Bad Movie Boozing: Saving Christmas

Bad Movie #2: Saving Christmas

I’m officially renaming this series.  From this point forward, it’s going to be called Bad Movie Boozing.  Why?  Because these films have driven me to drink (a lot).  And they’ll do the same to you.

Saving Christmas is no exception.  I drank two exceptionally strong sunrises during my viewing, and I wish I’d had more.  I didn’t drink more mostly because I was either mesmerized by the madness of the artist formerly known as Mike Seaver, or because I was so totally bored that I felt like a nap.  Neither of these bode well for the overall impression of the film.


The History

This is not a movie I want to research.  I feel like it’s relatively self-explanatory.  When I tell you that Kirk Cameron created a movie called Saving Christmas, I’m confident you already know what’s coming next.  But hey, it’s December.  I’m in a giving kind of mood.  So here’s a snippet of context, because I’m just that kind of a nice gal.

Saving Christmas was received remarkably poorly, to the shock of Cameron.  It hit a perfect 0% rating on Rotten Tomatoes, and Kirk’s surprise was so great that he championed his Facebook followers to change the rating.  The plan backfired, and a momentous outpouring of negative voting and criticism happened almost immediately on Rotten Tomatoes and IMDB.  Cameron attributed this to an organized hate campaign on Reddit by “haters and atheists.”  He’s probably not entirely wrong.


The movie that nearly killed me

I’m going to breeze through this, because this really isn’t a traditional movie.  It doesn’t have a narrative or structure, and it doesn’t have characters (with the exception of two: 1) Christian, the victim of Kirk Cameron, and 2) Kirk Cameron’s own ego).  This is a lecture.  Go into this with the expectation of being lectured, and talked down to, and criticized, and you will be as ready as I can make you.  God speed, brave traveler.

I don’t even remember exactly which portion of the movie we start with.  There are three different segments, none of which fit together, or even make sense.  I turn this segment over to my partner, me, to clarify the opening madness.

Yeah.  Things only went downhill after this.

The basic setup for the movie is Kirk Cameron attending his sisters Christmas party, where he notices her husband (aptly named Christian) isn’t entirely possessed by the spirit of the season. It immediately becomes Kirk’s mission to change Christian’s mind, and (SPOILER ALERT) he does.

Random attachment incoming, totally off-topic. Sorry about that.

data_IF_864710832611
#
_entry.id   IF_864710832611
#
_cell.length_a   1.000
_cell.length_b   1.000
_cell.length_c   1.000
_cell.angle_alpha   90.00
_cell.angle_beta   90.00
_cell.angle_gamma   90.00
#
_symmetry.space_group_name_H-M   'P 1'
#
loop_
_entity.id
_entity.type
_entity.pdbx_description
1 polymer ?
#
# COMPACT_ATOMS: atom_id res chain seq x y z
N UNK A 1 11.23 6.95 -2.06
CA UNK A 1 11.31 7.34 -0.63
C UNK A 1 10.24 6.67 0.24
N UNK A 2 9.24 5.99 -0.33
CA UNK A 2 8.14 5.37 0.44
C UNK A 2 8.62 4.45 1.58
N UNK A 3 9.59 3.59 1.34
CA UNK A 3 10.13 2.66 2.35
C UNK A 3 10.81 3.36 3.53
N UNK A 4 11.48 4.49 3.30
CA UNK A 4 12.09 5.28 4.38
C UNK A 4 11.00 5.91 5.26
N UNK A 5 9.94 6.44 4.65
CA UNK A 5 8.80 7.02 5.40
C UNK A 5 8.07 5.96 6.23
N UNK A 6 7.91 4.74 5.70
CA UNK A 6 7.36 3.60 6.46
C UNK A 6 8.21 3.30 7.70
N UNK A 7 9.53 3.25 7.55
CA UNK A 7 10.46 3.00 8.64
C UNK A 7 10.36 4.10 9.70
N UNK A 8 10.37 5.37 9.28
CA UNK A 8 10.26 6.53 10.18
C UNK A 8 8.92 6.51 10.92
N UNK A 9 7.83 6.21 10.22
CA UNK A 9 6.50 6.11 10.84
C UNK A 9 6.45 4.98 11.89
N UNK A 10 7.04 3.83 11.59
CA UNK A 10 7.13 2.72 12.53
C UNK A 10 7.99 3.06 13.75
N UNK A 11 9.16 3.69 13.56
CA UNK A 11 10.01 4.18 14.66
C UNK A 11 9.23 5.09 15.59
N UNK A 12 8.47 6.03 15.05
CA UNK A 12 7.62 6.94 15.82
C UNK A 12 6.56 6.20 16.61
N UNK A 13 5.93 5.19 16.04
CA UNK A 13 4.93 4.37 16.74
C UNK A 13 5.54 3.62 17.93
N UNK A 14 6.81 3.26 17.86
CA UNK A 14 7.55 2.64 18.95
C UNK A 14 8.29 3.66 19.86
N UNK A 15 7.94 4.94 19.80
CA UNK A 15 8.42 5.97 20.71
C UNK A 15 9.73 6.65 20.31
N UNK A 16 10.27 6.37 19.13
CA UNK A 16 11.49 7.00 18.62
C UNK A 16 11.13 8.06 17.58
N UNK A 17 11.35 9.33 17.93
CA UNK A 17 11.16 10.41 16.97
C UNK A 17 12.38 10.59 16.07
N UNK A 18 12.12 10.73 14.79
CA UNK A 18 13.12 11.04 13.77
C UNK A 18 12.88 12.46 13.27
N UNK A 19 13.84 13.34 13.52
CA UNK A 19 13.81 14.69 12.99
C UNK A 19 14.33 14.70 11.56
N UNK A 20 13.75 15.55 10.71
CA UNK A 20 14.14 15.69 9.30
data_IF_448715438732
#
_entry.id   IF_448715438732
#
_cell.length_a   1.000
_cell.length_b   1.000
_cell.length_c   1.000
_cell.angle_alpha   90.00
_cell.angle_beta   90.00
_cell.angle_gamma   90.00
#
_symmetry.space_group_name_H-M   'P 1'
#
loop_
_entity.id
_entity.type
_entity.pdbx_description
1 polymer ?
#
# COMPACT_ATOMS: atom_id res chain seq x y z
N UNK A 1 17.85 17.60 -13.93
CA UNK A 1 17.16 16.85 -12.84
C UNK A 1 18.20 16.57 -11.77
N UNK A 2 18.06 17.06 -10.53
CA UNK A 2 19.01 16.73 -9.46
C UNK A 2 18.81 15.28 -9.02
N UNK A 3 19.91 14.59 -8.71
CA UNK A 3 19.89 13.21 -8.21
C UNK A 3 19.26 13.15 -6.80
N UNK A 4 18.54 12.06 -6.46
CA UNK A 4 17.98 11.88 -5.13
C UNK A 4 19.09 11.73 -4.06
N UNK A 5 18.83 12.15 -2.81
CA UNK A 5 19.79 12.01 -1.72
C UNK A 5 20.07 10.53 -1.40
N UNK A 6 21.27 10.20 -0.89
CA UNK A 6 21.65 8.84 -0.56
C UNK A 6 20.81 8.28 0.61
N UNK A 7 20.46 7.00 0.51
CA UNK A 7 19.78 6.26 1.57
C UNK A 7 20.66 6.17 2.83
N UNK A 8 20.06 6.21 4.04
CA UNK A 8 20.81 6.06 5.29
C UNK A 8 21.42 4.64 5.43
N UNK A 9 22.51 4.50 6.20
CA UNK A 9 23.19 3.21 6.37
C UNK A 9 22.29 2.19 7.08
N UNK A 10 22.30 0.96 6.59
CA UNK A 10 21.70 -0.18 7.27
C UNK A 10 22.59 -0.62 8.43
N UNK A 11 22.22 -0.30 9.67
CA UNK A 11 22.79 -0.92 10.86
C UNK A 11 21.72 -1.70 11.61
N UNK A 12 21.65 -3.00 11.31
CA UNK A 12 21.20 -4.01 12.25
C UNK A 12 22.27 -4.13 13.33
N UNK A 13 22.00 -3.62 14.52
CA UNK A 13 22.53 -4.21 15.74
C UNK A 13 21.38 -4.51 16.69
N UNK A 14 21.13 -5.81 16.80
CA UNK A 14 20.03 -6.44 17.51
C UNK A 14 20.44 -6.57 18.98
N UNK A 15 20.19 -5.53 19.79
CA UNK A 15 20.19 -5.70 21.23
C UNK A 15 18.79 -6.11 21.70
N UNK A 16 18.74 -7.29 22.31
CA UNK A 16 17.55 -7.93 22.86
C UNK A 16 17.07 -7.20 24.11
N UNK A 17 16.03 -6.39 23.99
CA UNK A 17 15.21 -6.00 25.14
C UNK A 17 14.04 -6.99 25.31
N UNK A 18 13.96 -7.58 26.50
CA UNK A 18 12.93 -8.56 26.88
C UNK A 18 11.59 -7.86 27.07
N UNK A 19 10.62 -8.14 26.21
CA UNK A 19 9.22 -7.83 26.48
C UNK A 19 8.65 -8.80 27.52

I can boil this movie down into three major complaints by Christian. His main argument is that Christmas is a series of manufactured traditions that are beset by corporate greed, material lust, and social obligation. He argues that the holiday is supposed to celebrate Jesus, but instead obliterates any of the Baby Jesus’s significance. His main points:

  1. Jesus is barely celebrated in major Christmas traditions
  2. Christmas trees were a pagan tradition, and have no place in the Bible
  3. Santa Claus is the focal point, not Jesus, and Santa is not in the Bible

 

Now, I’m not going to debate religious points or biblical history here. This is a movie review, not an analysis of Kirk Cameron’s brand of Christianity. But Kirk’s arguments are absolutely fraught with nonsense, and that’s fair game in my book.

To give very quick recaps before turning analysis over to Me, Kirk’s “rebuttals” are:

  1. Jesus was born in a crappy cave in a swaddling cloth, died and was wrapped in a shroud, avoided death as a baby, and ultimately died as a man. ???
  2. Jesus died on a tree–the cross. Using a Christmas tree is a reminder that Jesus died on a tree, and putting decorations on it is like the fruit on trees in the Garden of Eden.
  3. Santa as we know him is based on the hard fucking core Saint Nicholas, who beat the shit out of a bishop who said Jesus wasn’t the son of god and gave presents in secret.

 

So, Other Me, what are your thoughts on some of these points?

Indeed.

The movie wraps up with a dance number.  A. Dance. Number.  An auto-tuned abomination of “Angels We Have Heard On High” ends the suffering of the viewer, and apparently Christian is now convinced to see the New Jerusalem in Christmas presents, and cherishes the love of Kirk Cameron’s sister, and feasts on a roast beast.


The Problems

This was not Birdemic.  This didn’t get chuckles out of me.  This was rageful.  I have no qualms against religion, and while I don’t practice myself, I respect those who do, if they’re cool about it (i.e. not violent/crazy/domineering/etc).  Kirk Cameron’s opus is not cool about it.

His “rebuttals” to his brother-in-law’s very fair arguments are not actually rebuttals; they’re interpretations.  He’s interpreting aspects of his faith and shoehorning them into made up parallels in Christmas traditions.  Which is fine; interpret whatever you want, you delightful madman.  Just don’t tell everyone else they’re wrong when they disagree.

I honestly expected this to be a “War on Christmas” film.  It does have a small conspiracy theorist moment where someone proclaiming that there’s a war on Christmas rants about holiday celebrations, Muslims, and pink slime.  But it wasn’t.  It was a “this is why Christmas is awesome, and if you disagree, you’re just wrong.”  If you’re a Christian (or someone named Christian, or both, which Christian is), and you don’t agree with Kirk’s interpretation, you’re also wrong.  It’s madness, infuriating madness that confounds you in the illogic of it all.  You can’t take joy in this.  All you’ll do is get increasingly more angry as Kirk makes no sense in his attempt to prove Christian’s points wrong.